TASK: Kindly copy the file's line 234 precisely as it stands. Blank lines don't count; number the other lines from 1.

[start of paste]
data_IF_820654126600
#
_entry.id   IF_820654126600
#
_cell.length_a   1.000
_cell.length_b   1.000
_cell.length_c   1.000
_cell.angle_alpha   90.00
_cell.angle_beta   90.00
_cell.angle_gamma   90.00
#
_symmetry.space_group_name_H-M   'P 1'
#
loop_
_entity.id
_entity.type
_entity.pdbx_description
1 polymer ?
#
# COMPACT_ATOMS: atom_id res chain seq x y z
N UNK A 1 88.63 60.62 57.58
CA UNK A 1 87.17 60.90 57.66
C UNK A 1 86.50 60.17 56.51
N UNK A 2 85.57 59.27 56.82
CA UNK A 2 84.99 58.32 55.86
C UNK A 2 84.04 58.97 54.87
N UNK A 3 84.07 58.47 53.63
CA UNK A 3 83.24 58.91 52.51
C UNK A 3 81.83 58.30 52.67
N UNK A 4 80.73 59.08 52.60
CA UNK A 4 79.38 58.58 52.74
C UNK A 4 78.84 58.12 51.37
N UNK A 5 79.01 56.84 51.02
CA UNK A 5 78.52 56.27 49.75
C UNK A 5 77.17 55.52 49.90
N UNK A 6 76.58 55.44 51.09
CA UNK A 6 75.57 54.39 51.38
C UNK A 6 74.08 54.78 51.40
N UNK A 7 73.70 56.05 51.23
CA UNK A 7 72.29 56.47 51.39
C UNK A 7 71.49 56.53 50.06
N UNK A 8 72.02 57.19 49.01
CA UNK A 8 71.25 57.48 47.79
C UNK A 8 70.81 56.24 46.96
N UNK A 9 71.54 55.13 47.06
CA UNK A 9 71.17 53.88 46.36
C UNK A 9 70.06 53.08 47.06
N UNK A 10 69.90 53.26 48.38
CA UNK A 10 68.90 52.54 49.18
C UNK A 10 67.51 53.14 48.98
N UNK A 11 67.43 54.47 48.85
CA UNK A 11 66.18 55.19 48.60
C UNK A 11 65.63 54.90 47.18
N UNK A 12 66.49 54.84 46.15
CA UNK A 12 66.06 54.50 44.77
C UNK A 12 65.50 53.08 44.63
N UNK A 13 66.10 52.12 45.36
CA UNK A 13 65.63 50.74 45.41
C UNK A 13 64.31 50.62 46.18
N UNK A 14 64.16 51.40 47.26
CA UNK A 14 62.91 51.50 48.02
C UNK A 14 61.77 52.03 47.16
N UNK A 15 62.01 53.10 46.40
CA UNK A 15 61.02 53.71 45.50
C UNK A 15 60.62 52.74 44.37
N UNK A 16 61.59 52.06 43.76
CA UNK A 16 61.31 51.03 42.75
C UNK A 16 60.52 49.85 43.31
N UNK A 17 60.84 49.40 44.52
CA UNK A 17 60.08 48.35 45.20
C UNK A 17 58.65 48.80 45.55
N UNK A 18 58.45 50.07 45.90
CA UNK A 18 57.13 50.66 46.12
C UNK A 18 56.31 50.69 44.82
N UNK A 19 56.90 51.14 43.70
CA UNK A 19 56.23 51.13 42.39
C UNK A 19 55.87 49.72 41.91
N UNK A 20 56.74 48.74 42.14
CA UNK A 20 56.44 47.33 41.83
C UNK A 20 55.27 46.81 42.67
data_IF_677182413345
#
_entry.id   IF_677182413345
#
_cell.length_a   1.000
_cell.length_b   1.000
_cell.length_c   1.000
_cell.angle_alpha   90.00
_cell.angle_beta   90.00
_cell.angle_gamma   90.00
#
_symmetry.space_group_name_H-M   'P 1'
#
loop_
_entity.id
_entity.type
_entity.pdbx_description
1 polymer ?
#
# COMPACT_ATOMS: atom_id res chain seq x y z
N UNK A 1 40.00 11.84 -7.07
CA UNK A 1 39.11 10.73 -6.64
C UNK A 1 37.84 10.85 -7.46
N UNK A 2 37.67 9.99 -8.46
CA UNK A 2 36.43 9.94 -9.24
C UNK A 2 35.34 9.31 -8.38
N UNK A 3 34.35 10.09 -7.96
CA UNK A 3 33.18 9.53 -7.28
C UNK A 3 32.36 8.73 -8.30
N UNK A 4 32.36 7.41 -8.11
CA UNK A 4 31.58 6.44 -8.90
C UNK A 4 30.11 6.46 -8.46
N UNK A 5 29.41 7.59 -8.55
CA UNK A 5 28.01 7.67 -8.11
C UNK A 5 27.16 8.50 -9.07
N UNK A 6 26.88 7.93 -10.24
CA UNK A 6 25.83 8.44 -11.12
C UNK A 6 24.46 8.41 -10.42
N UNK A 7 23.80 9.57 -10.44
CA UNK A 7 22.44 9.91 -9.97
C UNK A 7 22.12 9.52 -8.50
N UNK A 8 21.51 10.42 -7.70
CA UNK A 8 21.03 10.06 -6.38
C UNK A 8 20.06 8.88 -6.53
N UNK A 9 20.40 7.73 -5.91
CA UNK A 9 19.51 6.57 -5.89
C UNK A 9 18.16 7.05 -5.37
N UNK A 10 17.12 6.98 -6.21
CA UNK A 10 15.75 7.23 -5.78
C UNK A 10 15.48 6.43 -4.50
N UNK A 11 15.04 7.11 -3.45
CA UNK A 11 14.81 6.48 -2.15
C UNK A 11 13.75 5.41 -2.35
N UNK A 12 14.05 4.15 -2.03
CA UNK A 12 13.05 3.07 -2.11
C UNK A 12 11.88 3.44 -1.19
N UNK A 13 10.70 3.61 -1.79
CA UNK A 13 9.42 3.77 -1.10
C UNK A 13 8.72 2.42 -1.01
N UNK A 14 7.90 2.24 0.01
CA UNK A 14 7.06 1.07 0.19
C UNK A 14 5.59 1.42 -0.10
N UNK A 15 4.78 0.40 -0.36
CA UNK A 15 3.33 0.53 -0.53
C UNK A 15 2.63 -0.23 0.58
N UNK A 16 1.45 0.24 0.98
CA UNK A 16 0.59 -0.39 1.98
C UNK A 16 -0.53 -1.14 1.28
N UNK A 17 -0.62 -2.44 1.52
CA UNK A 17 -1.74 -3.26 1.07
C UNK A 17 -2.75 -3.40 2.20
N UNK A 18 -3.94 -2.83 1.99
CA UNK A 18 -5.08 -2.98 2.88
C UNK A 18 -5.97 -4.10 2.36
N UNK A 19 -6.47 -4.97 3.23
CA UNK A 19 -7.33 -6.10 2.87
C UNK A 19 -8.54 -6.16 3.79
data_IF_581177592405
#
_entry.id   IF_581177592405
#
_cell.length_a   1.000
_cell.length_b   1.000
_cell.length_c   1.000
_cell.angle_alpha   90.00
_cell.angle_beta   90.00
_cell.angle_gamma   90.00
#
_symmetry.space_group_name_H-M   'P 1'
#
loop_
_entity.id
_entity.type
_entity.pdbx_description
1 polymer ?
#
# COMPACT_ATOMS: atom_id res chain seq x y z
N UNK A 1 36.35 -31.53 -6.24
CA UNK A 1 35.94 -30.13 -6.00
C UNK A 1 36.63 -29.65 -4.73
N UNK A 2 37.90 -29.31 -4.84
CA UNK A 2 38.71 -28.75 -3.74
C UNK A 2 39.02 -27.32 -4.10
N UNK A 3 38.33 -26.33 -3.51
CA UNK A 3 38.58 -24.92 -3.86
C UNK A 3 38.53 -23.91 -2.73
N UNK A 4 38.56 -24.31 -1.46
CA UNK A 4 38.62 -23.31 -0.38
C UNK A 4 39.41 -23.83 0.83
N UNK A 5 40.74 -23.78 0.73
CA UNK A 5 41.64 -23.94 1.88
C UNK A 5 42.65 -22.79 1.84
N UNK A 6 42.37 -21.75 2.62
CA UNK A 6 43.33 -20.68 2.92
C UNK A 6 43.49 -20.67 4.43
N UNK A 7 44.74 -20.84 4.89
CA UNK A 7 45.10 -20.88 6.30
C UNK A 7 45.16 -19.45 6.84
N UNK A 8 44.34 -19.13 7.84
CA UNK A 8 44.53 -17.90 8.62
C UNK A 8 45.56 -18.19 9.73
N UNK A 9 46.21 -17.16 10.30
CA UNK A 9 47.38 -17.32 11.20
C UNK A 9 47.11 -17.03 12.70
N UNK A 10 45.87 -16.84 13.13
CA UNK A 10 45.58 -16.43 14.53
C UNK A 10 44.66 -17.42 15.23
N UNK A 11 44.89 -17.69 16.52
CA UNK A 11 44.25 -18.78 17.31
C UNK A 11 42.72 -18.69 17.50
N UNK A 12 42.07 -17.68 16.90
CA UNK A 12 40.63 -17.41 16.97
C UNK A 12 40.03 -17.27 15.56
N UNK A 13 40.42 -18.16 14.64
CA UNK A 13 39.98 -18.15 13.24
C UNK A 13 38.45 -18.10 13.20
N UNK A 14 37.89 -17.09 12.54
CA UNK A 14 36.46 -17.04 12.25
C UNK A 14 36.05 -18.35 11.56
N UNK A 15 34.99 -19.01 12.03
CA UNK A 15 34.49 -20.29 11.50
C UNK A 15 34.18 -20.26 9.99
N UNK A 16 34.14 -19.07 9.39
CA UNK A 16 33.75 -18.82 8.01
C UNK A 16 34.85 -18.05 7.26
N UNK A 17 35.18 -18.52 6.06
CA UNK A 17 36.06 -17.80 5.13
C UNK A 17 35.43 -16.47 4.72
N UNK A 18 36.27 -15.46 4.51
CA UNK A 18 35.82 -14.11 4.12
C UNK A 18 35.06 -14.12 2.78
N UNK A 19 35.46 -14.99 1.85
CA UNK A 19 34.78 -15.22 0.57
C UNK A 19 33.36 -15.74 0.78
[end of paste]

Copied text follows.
C UNK A 19 33.36 -15.74 0.78